HTML and CSS Reference
■ Depending on the campaign, certain one-off vendors—technology partners, enablers, data providers—may be
needed. their presence would result in additional fees.
Based on the agreed CPM, the advertiser, media agency, or publisher will float the cost. Sometimes deals are
made between the ad server and media agency on the basis of a certain number of impressions being met. Because
the ad server bills off a CPM model as well, if a given number of impressions, x, are guaranteed, the ad server may
cover all production-related costs. Having the client shoot for a tentative impression count—for example, 10,000,000
at $1.00 CPM or 50,000,000 at $.50 CPM—is a great way to go if you want to increase your overall volume. If the agreed
impressions are not met, the media agency pays additional fees to make up what was not accounted for to the ad
Sometimes, things just don't go as planned, and people have to eat the costs of missed impressions due to
technical or administrative limitations. These mishaps come at the cost of a make-good. Make-goods are often
payable when the ad-serving company does something to hinder the release of tags on time to the publishers. This is
also the case if a publisher double- or triple-topics ad inventory at a specific time that the plan initially asked for. This
make-good typically comes by way of free ad serving or an agreed-upon amount of additional impressions covered by
the ad server. The publisher's terms may be slightly different; it may offer another day of ad inventory or an ad slot on
another section within its site or network at a reduced rate or even free, depending on its relationship with the client.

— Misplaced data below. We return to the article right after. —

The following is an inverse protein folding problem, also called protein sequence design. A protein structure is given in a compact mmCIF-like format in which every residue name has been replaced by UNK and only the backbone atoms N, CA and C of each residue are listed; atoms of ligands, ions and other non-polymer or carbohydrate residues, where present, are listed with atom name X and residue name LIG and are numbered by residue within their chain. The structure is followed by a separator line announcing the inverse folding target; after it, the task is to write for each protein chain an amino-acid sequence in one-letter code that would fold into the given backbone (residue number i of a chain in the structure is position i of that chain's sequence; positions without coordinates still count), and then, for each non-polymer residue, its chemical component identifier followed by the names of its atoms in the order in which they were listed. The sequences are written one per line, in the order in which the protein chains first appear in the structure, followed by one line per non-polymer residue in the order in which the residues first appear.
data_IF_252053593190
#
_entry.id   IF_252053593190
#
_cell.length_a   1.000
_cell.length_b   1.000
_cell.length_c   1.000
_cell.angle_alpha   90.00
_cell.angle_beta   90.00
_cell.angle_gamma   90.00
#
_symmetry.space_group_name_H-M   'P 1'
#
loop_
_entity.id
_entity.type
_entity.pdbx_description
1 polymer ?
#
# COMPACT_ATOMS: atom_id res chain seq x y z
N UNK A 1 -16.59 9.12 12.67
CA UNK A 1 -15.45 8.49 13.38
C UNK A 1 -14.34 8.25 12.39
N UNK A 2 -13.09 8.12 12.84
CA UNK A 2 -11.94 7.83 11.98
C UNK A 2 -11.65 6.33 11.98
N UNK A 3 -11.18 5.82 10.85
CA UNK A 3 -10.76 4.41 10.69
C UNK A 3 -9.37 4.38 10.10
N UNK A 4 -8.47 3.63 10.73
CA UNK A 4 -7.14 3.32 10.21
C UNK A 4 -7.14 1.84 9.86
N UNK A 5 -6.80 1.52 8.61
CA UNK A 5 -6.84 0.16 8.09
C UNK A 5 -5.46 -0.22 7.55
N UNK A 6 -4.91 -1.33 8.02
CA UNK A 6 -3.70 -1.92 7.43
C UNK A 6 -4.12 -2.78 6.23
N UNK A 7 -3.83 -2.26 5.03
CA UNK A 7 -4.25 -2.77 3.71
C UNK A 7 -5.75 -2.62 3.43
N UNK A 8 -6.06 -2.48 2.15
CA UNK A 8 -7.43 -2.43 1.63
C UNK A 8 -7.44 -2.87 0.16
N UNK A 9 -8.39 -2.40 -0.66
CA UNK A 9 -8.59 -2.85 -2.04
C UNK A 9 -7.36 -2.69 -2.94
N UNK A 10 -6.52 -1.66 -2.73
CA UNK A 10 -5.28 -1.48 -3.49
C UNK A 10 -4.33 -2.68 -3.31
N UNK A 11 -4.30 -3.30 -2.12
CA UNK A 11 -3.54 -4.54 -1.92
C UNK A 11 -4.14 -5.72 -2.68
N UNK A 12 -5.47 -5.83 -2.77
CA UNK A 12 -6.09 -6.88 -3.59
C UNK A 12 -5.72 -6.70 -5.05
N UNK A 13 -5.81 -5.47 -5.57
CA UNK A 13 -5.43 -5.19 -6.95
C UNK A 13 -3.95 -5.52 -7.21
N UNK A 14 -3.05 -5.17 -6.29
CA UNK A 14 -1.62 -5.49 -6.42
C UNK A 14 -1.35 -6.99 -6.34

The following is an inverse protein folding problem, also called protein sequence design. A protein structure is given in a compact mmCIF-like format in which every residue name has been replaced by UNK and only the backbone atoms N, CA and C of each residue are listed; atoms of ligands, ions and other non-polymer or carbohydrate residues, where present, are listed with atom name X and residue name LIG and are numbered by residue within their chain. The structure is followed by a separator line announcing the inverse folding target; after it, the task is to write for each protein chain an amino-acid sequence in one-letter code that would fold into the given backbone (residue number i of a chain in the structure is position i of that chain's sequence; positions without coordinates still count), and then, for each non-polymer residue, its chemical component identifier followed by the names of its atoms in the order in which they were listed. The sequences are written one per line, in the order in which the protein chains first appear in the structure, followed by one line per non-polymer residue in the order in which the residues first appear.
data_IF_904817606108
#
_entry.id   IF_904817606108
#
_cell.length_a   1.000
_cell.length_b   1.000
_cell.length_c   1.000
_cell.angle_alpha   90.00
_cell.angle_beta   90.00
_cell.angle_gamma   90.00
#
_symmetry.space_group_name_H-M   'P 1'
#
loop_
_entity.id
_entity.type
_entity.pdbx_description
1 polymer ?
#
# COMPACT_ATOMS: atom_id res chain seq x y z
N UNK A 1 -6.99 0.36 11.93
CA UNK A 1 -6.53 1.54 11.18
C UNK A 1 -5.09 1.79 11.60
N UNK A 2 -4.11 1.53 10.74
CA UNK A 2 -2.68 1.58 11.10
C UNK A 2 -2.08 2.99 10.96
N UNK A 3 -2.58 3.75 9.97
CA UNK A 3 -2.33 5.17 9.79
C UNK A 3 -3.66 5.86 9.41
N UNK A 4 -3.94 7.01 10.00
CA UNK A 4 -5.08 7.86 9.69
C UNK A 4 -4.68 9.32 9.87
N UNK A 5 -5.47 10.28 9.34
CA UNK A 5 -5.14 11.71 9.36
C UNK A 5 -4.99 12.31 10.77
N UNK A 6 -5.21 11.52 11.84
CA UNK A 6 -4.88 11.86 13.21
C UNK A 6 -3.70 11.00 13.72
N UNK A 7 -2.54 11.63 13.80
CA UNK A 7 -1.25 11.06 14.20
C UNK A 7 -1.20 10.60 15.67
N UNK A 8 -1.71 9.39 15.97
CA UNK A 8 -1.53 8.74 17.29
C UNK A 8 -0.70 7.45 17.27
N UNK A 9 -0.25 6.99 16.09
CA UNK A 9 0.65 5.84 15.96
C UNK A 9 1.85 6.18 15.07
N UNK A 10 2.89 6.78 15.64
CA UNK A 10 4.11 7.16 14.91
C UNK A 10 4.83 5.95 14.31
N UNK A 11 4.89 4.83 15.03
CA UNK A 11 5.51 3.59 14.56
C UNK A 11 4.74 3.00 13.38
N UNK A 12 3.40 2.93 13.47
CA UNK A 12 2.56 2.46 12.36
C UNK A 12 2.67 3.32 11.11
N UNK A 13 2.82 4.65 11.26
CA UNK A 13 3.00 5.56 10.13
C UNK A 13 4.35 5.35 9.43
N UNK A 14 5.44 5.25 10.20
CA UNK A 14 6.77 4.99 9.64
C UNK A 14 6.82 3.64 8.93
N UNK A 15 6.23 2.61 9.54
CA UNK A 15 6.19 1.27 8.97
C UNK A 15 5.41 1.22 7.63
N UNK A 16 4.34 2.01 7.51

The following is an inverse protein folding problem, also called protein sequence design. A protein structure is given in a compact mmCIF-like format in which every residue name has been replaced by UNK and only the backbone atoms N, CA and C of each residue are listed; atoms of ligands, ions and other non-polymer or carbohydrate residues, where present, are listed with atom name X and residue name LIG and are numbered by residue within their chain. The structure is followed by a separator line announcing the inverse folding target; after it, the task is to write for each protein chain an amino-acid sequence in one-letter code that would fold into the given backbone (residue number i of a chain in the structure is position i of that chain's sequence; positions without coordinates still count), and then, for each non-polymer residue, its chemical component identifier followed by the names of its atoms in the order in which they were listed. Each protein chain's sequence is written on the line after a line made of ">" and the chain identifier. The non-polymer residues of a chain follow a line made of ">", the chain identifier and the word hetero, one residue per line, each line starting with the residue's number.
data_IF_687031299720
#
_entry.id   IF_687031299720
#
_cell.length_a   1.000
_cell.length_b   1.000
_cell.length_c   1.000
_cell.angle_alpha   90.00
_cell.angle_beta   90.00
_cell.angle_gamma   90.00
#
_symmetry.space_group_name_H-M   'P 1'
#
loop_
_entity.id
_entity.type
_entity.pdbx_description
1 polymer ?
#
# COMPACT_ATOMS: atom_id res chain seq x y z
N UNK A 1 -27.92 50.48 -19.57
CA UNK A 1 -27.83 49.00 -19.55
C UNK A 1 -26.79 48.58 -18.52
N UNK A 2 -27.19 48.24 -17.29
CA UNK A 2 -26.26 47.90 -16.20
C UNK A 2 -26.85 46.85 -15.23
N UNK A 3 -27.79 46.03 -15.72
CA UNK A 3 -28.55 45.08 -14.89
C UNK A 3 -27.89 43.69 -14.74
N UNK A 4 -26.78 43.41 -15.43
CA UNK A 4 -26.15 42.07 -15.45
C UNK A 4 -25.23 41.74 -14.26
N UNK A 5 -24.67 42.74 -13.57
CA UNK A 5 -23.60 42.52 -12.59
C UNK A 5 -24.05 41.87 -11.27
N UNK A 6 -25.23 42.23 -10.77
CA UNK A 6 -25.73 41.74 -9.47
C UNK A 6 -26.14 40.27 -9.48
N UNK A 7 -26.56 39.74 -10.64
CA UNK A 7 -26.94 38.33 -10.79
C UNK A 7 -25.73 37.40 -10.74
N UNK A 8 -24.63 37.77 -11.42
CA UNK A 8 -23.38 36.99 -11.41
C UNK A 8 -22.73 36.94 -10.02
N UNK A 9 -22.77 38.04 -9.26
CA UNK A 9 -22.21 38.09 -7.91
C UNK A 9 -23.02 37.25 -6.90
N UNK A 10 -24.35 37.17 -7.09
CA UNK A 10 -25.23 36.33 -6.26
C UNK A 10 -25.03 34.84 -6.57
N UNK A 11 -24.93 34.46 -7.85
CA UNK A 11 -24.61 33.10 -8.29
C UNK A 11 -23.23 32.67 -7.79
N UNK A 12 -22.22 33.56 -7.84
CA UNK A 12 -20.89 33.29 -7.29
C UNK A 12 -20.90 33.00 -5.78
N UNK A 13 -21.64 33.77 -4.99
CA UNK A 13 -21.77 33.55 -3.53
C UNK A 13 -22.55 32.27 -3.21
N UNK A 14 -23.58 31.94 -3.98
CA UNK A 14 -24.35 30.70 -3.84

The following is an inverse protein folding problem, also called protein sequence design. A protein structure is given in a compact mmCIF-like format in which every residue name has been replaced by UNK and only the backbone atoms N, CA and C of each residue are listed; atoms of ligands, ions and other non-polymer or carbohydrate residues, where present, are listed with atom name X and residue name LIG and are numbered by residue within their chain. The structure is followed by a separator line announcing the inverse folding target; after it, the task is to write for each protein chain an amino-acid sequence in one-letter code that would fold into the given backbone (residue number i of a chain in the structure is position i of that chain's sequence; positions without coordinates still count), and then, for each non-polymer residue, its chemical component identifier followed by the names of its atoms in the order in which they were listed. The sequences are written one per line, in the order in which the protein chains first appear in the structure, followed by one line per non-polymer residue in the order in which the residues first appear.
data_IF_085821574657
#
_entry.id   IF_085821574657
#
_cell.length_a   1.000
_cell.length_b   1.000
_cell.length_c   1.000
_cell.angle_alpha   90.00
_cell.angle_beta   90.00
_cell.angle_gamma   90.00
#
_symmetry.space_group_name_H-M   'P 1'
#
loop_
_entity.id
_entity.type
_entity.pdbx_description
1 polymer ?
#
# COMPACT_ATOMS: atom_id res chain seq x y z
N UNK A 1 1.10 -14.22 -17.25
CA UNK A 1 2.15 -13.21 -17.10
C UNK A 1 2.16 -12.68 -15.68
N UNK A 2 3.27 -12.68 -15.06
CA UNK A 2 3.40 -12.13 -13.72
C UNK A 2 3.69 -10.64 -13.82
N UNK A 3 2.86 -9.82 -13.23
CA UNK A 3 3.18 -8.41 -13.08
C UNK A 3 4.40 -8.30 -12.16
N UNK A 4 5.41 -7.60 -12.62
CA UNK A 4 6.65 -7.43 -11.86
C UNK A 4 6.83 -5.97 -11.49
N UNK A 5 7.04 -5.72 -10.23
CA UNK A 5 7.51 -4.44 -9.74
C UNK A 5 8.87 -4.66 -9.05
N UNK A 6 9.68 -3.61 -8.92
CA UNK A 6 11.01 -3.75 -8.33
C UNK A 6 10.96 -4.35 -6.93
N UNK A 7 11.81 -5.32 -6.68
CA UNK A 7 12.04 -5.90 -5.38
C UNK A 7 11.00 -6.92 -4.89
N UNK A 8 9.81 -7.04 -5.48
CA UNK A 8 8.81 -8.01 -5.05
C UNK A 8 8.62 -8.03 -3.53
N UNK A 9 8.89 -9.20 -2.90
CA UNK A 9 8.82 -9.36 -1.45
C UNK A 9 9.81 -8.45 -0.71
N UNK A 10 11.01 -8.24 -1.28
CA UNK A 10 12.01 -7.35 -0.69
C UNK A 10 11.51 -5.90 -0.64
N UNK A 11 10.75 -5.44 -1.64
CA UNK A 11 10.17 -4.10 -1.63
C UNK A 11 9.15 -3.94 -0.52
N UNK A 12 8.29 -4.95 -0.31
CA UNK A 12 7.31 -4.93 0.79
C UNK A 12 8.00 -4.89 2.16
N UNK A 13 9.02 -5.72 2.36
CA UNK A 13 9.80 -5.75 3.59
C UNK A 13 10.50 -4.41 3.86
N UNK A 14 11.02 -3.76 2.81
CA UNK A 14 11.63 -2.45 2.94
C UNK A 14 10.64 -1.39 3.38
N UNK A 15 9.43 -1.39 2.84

As you can see, a lot of hands are reaching into the advertisers spending pot. Since every single campaign is
different, depending on the tools and people needed, awareness of budget constraints is a must in determining what
is needed to get a campaign out of the gate. It essential to ensure success, to reduce make-goods, and to schedule
accurate launch dates.
Targeting Audiences—a Smarter Future
As technology becomes more sophisticated and media buying ever more intelligent, advertisers are able to purchase
audience segments very easily and target their audience accordingly. Audience segments are typically sold as a group
of generalized individuals that will most likely view an ad and react positively to its branded messages. Companies
employ many different systems to gain information about users. Such information includes but is not limited to
online behavior and browsing history
publisher passed data
This information is either served directly by the ad server's ad tag or derived from browser cookies, which were
once dropped on users by sites they visited. The benefit and power in this is that viewers can get tailored messaging
with information personalized to their liking. Advertisers adore this tool: they gain vital information about their
customer base and its buying habits and location. They acquire the power to influence their viewers, especially when
they include social channels like Facebook and Twitter in the mix.
There is a famous saying: “With great power, comes great responsibility.” It's certainly true in online advertising.
As user privacy is a huge concern when dealing with such data, the next sections will be geared toward showcasing
how information is accessed, collected, distributed, and used.